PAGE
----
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Front. Neurol., 15 January 2024
Sec. Applied Neuroimaging

Altered dynamic effective connectivity of the default mode network in type 2 diabetes

\r\nKun Xu,Kun Xu1,2Jun Wang,Jun Wang1,2Guangyao Liu,Guangyao Liu2,3Jiahao Yan,Jiahao Yan1,2Miao Chang,Miao Chang1,2Linzhen Jiang,Linzhen Jiang1,2Jing Zhang,
Jing Zhang2,3*
  • 1Second Clinical School, Lanzhou University, Lanzhou, China
  • 2Department of Magnetic Resonance, Lanzhou University Second Hospital, Lanzhou, China
  • 3Gansu Province Clinical Research Center for Functional and Molecular Imaging, Lanzhou University Second Hospital, Lanzhou, China

Introduction: Altered functional connectivity of resting-state functional magnetic resonance imaging (rs-fMRI) within default mode network (DMN) regions has been verified to be closely associated with cognitive decline in patients with Type 2 diabetes mellitus (T2DM), but most studies neglected the fluctuations of brain activities—the dynamic effective connectivity (DEC) within DMN of T2DM is still unknown.

Methods: For the current investigation, 40 healthy controls (HC) and 36 T2DM patients have been recruited as participants. To examine the variation of DEC between T2DM and HC, we utilized the methodologies of independent components analysis (ICA) and multivariate granger causality analysis (mGCA).

Results: We found altered DEC within DMN only show decrease in state 1. In addition, the causal information flow of diabetic patients major affected areas which are closely associated with food craving and metabolic regulation, and T2DM patients stayed longer in low activity level and exhibited decreased transition rate between states. Moreover, these changes related negatively with the MoCA scores and positively with HbA1C level.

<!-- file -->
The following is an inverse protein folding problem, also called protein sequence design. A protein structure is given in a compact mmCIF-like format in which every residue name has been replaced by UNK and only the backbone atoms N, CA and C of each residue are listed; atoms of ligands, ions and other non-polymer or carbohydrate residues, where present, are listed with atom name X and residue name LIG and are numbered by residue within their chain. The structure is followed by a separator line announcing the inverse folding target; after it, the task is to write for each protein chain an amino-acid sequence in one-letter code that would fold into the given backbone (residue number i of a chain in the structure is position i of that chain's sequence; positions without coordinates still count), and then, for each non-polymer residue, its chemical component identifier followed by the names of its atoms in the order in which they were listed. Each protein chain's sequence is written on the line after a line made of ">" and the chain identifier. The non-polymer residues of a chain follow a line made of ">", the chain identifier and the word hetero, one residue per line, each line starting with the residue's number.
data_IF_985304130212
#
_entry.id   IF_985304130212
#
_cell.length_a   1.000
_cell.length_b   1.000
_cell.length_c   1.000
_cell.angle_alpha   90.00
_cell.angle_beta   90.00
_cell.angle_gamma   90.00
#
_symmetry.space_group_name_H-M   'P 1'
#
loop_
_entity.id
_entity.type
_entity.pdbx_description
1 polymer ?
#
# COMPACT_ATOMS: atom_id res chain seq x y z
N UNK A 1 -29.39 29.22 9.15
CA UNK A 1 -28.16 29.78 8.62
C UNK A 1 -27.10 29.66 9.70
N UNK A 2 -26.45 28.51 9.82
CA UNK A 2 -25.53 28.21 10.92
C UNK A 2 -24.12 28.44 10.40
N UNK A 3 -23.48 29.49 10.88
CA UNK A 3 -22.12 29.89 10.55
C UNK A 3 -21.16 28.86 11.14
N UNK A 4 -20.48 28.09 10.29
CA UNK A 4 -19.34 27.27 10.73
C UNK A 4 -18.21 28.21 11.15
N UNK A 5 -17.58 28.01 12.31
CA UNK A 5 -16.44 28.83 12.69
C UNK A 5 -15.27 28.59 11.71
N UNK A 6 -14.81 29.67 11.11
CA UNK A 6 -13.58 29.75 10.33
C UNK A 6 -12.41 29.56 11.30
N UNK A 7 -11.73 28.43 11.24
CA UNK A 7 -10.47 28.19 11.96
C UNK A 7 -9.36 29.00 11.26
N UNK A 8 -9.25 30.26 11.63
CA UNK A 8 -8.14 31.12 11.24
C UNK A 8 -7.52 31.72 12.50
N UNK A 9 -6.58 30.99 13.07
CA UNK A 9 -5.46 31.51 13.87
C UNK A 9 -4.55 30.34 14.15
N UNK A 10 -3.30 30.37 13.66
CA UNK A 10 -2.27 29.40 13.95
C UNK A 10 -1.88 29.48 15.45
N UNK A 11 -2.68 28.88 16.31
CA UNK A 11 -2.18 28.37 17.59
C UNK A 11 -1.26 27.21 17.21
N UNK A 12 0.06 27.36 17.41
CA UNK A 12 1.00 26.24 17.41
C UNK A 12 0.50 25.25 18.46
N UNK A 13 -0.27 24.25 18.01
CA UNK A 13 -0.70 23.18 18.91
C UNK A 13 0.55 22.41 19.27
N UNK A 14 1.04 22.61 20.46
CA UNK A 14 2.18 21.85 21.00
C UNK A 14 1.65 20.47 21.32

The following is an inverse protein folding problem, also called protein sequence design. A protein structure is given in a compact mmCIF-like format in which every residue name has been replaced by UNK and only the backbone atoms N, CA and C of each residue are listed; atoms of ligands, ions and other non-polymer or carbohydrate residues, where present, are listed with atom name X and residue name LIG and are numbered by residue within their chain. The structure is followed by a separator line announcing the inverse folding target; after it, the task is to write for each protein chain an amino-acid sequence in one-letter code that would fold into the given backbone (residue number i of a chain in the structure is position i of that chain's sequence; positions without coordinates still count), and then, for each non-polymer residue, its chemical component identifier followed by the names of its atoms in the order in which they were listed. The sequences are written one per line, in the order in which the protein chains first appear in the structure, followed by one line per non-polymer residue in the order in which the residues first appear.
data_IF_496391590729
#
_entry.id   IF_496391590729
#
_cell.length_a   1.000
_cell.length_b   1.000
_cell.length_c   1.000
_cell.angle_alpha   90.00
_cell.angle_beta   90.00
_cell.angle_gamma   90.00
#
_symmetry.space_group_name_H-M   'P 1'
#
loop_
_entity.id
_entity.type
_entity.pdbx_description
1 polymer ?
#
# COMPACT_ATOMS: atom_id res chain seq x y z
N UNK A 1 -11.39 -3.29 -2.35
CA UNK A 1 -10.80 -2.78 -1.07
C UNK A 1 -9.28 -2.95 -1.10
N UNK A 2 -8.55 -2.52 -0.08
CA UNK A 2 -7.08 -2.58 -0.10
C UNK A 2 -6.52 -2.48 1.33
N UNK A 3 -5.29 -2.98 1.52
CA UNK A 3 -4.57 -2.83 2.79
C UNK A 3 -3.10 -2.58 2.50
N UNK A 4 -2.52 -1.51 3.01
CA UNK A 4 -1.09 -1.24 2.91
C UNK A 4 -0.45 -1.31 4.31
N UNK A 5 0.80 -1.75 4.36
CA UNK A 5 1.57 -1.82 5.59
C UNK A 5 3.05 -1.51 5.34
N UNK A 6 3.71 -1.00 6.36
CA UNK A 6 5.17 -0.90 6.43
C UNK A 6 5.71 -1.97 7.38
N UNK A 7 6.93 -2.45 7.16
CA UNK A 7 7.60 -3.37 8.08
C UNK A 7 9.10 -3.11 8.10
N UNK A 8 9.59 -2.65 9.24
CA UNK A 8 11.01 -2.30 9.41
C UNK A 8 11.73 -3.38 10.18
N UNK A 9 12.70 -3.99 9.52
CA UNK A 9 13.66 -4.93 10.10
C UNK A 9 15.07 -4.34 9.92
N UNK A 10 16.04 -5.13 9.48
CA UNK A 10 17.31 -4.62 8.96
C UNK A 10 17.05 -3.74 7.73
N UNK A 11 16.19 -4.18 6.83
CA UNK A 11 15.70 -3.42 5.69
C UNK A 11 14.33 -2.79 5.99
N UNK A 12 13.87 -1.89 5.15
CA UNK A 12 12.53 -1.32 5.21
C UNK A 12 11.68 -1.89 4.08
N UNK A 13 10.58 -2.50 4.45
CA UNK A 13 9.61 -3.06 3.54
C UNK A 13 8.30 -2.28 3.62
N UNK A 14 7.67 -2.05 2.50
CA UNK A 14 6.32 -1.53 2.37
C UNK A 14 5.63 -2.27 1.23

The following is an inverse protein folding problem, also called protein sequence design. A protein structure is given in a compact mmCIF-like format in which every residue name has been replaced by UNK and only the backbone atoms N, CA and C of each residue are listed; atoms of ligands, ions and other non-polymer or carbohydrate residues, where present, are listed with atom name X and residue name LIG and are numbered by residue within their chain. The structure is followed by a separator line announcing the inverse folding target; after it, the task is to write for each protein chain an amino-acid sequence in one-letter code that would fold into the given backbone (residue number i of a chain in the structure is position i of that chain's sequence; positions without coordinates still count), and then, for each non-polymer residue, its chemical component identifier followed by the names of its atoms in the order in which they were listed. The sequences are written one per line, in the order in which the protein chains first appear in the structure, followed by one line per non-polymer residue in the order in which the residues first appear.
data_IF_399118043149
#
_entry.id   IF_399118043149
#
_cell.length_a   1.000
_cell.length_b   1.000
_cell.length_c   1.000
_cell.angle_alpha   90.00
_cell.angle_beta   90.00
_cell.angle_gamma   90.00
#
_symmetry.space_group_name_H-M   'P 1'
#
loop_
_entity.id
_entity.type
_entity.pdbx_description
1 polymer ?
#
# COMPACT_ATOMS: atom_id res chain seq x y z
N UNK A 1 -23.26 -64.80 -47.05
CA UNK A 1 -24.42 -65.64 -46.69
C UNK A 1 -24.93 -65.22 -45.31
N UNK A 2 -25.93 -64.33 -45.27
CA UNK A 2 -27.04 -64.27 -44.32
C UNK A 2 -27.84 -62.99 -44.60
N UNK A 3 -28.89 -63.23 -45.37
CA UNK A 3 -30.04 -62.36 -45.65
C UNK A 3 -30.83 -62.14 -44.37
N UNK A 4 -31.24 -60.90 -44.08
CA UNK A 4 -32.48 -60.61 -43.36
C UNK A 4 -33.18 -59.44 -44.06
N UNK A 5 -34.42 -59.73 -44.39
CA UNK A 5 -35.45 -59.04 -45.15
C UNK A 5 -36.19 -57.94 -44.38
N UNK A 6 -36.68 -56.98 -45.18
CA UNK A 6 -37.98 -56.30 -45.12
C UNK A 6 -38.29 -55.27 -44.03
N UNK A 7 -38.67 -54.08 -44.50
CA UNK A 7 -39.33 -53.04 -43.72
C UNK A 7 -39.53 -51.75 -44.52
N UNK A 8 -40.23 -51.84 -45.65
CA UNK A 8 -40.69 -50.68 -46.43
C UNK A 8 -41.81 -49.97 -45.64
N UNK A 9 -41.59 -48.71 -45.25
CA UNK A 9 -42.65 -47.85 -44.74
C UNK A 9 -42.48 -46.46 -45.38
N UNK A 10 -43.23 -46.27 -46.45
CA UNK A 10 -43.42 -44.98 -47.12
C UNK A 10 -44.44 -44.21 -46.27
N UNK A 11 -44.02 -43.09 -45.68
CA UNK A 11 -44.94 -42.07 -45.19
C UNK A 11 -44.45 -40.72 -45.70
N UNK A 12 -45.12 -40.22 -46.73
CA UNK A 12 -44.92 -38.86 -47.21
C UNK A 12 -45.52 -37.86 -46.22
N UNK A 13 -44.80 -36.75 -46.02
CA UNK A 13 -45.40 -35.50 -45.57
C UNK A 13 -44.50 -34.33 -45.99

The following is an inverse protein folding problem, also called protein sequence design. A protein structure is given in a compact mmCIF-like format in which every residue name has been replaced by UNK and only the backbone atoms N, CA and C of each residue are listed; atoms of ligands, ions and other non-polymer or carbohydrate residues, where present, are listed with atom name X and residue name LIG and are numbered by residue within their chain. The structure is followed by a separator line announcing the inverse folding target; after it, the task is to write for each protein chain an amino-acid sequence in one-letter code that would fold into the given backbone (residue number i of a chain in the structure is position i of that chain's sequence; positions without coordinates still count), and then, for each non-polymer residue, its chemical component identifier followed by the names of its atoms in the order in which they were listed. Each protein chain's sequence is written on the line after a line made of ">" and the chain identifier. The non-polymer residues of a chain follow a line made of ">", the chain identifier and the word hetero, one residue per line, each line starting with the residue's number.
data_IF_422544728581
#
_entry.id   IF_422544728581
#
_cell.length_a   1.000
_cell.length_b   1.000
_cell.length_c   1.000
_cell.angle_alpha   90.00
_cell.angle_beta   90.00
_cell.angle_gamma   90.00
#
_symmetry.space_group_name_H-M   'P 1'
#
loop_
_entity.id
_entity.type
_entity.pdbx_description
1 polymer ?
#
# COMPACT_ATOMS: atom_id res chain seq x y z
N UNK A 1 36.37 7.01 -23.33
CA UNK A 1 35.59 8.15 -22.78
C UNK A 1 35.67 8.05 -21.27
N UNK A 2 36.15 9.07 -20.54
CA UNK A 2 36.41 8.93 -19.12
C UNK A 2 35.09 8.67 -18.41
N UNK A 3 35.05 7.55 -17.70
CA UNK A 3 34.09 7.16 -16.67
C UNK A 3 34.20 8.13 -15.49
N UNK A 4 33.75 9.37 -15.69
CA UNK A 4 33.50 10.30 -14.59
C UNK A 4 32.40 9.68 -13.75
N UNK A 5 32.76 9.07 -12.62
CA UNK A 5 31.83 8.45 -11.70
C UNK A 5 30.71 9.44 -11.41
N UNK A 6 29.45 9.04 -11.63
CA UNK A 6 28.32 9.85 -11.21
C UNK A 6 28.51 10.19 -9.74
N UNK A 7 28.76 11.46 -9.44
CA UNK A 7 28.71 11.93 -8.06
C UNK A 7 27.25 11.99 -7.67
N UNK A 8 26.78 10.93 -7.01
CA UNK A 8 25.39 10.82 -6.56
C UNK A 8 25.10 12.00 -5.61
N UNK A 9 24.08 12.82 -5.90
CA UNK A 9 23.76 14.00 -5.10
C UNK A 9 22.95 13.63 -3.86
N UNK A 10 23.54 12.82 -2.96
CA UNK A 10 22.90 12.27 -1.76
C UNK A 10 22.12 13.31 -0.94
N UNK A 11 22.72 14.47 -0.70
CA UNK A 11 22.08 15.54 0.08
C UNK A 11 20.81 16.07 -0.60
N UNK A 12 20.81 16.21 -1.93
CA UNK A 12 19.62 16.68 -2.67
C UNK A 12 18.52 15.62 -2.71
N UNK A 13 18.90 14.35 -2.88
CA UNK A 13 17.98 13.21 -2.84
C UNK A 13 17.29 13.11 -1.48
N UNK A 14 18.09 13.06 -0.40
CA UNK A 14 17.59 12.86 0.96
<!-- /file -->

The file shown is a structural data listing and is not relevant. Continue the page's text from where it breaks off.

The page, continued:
Conclusion: Our study may offer a fresh perspective on brain dynamic activities to understand the mechanisms underlying T2DM-related cognitive deficits.

1 Introduction

Type 2 diabetes mellitus (T2DM) is the most prevalent chronic metabolic disease in the world, with the main trait of glucose metabolism dysregulation (1). Under the effect of long-term hyperglycemia and blood glucose fluctuations, diabetes can cause multiple systemic macrovascular and microvascular lesions and eventually may lead to severe comorbidities in multiple organs (2, 3). Findings from lots of epidemiological studies suggested that people with diabetes have a higher risk of developing dementia and demonstrated inferior performance compared to non-diabetes in a variety of neural and cognitive processes, primarily including information-processing speed, memory, attention, executive function, verbal fluency and so on (4). However, the neuropathophysiological mechanisms underpinning cognitive impairment caused by T2DM are not fully understood.

As indicated by the results of a meta-analysis, the increase and decrease of functional connectivity in T2DM patients was mostly concentrated within and between the default mode network, and these DMN-centered impairments are bound up with cognitive decline (5). One of the more developed parts of the brain, the DMN has the highest functional connectivity, making it a potential candidate for early cognitive impairment in T2DM patients. The main components of DMN involved the precuneus/posterior cingulate cortex (PCC), medial prefrontal cortex (MPFC), lateral temporal cortex (LTC), inferior parietal lobule (IPL) and hippocampus, and this network mainly undertake the functions of self-referencing, emotional processing, memory, spontaneous cognition, and awareness (6). Therefore, exploring the early functional alterations of DMN may offer potential imaging markers on cognitive changes in T2DM patients. Previous study has indicated that cognitive function was associated with lower connectivity within the DMN in patients with T2DM (7). And functional connectivity between the anterior and posterior areas of the DMN and the local efficiency of the DMN were significantly decreased in T2DM, which was closely related to memory and executive functions, the early manifestation of cognitive impairment in T2DM (810).